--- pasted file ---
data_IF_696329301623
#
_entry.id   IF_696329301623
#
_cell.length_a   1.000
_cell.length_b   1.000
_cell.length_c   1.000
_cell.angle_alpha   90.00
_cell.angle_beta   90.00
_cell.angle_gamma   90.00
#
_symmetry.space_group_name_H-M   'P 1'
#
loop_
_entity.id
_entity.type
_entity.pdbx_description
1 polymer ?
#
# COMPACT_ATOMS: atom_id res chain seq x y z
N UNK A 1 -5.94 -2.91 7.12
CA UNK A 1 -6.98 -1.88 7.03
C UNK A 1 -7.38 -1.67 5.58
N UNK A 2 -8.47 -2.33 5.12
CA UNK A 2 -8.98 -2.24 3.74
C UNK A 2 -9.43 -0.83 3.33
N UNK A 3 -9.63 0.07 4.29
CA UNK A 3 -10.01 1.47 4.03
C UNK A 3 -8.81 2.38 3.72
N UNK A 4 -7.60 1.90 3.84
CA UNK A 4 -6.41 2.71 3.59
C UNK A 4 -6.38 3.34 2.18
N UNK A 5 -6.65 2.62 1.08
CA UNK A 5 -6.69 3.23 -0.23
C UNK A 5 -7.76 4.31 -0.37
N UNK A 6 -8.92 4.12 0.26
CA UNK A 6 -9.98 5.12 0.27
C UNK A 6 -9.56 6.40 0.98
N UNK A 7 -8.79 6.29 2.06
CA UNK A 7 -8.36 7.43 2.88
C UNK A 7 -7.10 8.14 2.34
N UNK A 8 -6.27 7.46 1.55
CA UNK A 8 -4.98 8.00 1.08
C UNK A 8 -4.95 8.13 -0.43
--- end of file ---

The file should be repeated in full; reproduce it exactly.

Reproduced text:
data_IF_696329301623
#
_entry.id   IF_696329301623
#
_cell.length_a   1.000
_cell.length_b   1.000
_cell.length_c   1.000
_cell.angle_alpha   90.00
_cell.angle_beta   90.00
_cell.angle_gamma   90.00
#
_symmetry.space_group_name_H-M   'P 1'
#
loop_
_entity.id
_entity.type
_entity.pdbx_description
1 polymer ?
#
# COMPACT_ATOMS: atom_id res chain seq x y z
N UNK A 1 -5.94 -2.91 7.12
CA UNK A 1 -6.98 -1.88 7.03
C UNK A 1 -7.38 -1.67 5.58
N UNK A 2 -8.47 -2.33 5.12
CA UNK A 2 -8.98 -2.24 3.74
C UNK A 2 -9.43 -0.83 3.33
N UNK A 3 -9.63 0.07 4.29
CA UNK A 3 -10.01 1.47 4.03
C UNK A 3 -8.81 2.38 3.72
N UNK A 4 -7.60 1.90 3.84
CA UNK A 4 -6.41 2.71 3.59
C UNK A 4 -6.38 3.34 2.18
N UNK A 5 -6.65 2.62 1.08
CA UNK A 5 -6.69 3.23 -0.23
C UNK A 5 -7.76 4.31 -0.37
N UNK A 6 -8.92 4.12 0.26
CA UNK A 6 -9.98 5.12 0.27
C UNK A 6 -9.56 6.40 0.98
N UNK A 7 -8.79 6.29 2.06
CA UNK A 7 -8.36 7.43 2.88
C UNK A 7 -7.10 8.14 2.34
N UNK A 8 -6.27 7.46 1.55
CA UNK A 8 -4.98 8.00 1.08
C UNK A 8 -4.95 8.13 -0.43